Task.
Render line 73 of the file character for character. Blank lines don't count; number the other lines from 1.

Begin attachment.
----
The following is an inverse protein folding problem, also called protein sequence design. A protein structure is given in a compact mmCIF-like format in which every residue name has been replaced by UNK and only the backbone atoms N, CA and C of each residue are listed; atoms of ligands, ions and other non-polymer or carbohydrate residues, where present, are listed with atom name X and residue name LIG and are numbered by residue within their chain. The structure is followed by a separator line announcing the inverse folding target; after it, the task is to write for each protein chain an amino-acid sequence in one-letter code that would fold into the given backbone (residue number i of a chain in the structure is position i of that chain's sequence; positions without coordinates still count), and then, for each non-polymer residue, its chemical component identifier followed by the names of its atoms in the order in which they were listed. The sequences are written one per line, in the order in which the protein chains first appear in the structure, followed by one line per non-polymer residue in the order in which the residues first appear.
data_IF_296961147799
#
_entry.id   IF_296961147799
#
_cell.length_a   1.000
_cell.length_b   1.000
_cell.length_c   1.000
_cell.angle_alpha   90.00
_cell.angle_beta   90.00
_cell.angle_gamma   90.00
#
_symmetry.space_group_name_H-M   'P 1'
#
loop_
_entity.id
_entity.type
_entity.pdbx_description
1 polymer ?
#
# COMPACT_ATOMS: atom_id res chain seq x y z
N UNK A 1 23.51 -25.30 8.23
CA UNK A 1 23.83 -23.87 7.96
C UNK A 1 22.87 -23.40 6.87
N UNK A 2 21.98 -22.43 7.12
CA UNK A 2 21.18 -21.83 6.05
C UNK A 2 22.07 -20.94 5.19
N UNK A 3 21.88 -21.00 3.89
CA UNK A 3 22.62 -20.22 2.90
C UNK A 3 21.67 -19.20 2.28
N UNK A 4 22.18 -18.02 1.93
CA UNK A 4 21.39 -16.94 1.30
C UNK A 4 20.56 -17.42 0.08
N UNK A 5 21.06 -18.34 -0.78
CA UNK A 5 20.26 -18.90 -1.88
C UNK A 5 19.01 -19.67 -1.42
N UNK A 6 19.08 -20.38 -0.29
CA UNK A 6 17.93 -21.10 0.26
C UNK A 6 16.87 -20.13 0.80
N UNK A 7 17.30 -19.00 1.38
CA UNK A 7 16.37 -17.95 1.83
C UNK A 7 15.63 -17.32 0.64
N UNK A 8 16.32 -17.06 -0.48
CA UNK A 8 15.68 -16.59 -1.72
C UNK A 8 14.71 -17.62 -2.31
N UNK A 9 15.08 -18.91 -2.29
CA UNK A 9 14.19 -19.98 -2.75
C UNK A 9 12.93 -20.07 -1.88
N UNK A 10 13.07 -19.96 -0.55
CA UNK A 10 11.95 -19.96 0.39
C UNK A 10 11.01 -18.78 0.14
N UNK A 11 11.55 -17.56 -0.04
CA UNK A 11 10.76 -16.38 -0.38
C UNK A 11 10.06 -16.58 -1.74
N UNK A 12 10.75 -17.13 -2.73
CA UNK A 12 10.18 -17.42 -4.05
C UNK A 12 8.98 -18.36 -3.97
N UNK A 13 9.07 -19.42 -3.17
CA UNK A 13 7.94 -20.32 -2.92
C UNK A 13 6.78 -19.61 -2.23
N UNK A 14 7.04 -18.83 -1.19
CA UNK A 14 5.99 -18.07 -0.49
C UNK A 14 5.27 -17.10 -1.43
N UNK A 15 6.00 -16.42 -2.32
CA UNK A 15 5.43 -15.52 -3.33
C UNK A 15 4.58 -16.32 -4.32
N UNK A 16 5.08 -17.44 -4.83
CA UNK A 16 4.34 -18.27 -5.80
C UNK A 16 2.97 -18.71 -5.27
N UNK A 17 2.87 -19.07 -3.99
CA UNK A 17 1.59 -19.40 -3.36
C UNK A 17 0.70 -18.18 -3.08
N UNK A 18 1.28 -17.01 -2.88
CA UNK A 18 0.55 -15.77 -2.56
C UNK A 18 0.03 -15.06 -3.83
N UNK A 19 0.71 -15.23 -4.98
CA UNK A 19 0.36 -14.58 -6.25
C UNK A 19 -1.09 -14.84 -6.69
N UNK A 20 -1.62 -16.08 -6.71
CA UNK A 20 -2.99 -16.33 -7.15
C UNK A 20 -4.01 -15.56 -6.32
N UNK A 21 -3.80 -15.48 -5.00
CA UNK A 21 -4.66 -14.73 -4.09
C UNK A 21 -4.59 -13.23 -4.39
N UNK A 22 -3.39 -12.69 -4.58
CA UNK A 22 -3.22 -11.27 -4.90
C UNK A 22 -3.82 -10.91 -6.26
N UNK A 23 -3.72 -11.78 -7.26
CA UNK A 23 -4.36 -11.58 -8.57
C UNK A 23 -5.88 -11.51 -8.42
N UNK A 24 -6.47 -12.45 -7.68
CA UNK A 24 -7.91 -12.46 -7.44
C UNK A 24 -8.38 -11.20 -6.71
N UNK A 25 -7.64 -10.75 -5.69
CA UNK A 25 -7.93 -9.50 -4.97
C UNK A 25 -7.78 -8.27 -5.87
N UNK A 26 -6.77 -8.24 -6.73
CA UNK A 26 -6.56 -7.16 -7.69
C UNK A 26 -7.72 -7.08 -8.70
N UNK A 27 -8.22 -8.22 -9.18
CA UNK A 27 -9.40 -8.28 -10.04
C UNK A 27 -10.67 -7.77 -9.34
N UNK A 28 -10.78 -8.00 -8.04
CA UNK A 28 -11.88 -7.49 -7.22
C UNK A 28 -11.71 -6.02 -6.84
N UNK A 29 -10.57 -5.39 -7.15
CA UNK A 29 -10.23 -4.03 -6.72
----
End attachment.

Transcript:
N UNK A 18 1.28 -17.01 -2.88